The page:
Hawaii lava: Residents told to escape torrents

Posted June 01, 2018

Fast-moving lava is advancing to another part of a rural Big Island district where Kilauea volcano is erupting, officials said Wednesday in advising those residents to evacuate.

The tweet comes after Hawaii's Kilauea volcano began to spew lava in recent days.

Contingency plans have been made for a possible helicopter evacuation of up to 1,000 residents in a coastal area south of the fissures should their last exit route, be blocked by lava or become unsafe due to gaping cracks, County of Hawaii officials said. Its red-hot lava flows have destroyed dozens of homes on Big Island, with 2000 people being told to leave their properties, the BBC reports.

The eruption at Kīlauea is continuing unabated today, with lava flows from Fissure 8 that moved at ~550 meters (600 yards) per hour - and that's pretty fast for a lava flow.

"Residents of Kapoho Beach Lots and Vacationland are advised to evacuate". The lava that is now coming to the surface is the hottest and most fluid to date.

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Kilauea rumbled back to life on May 3, marking the latest phase of an eruption cycle that has continued almost non-stop for 35 years.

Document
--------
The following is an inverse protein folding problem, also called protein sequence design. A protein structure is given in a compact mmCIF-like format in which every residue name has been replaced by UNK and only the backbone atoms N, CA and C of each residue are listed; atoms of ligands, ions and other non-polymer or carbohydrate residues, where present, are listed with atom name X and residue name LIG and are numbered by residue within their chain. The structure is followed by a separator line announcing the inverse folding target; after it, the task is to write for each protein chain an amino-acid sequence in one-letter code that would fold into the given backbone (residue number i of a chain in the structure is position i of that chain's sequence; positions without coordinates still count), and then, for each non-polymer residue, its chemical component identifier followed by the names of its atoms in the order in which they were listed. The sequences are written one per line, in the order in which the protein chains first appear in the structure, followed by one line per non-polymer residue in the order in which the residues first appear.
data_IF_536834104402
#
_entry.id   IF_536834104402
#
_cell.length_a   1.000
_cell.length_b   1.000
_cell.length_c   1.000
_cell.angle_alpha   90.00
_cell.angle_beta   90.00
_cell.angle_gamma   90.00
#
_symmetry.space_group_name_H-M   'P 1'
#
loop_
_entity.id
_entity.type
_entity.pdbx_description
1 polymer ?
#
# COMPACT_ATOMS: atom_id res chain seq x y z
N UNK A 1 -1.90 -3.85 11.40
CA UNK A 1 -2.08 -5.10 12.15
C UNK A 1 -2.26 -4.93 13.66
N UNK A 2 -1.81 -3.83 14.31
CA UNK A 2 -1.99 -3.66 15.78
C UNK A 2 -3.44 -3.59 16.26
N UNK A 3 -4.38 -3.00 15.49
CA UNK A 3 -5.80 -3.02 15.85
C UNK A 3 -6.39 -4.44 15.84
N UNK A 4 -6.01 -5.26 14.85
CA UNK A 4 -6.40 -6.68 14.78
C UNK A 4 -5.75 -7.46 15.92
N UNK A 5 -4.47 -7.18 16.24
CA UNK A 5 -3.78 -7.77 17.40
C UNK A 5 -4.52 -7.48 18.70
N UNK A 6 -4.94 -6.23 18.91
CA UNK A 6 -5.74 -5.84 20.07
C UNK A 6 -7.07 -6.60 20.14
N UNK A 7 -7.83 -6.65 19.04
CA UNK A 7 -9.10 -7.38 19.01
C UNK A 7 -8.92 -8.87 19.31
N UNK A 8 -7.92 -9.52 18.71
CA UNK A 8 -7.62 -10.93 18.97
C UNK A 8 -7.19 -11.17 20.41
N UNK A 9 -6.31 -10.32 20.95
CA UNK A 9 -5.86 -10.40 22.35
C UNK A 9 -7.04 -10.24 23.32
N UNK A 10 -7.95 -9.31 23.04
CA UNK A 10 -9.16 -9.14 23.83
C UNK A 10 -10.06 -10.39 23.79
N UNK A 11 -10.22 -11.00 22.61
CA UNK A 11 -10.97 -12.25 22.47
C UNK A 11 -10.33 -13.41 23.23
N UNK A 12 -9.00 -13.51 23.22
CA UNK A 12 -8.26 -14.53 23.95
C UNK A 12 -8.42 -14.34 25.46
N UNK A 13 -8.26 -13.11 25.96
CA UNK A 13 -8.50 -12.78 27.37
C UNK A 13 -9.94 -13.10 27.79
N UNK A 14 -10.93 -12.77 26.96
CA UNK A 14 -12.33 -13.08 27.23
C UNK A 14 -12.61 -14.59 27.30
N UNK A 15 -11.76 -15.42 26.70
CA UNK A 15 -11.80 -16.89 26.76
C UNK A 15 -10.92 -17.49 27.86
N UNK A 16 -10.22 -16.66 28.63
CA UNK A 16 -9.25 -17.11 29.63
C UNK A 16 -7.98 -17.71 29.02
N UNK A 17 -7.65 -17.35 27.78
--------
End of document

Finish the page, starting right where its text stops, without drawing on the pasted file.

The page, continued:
Authorities are advising residents to minimize exposure to those elements to avoid physical irritation.

Active eruptions, including fountains, are sending Pele's hair (thin strands of volcanic glass) and volcanic emissions downwind. The facility produces roughly one-quarter of the Big Island's daily energy supply.

Fissures No. 6, 13 and 22 have been the most active, flowing to the southeast into the ocean, according to the U.S. Geological Survey.

Lava has isolated the Puna Geothermal Venture power plant and destroyed some buildings.

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'This is the hottest lava that we've seen in this eruption. About 300 people are staying at three American Red Cross emergency shelters, while hundreds more are staying with friends and family.

Before the lava reached the well, plant spokesman Mike Kaleikini told the news agency Hawaii News Now that there was no indication of the release of the poisonous gas hydrogen sulfide - the greatest fear should lava hit the wells. The biggest impacts might be vog, but that has been a persistent issue on the island for decades.

Video and images shared by the agencies showed massive yellow bulldozers breaking up the black rock, which is 20 to 30 feet thick in some spots.

Ash is still erupting from Kilauea's summit, Ball added, in addition to seismic activity and gas output. Hawaiian Volcano Observatory scientists have observed what are called pyrocumulus clouds, which could possibly turn unstable and cause thunderstorms, over the Kilauea fissure system in Leilani Estates.

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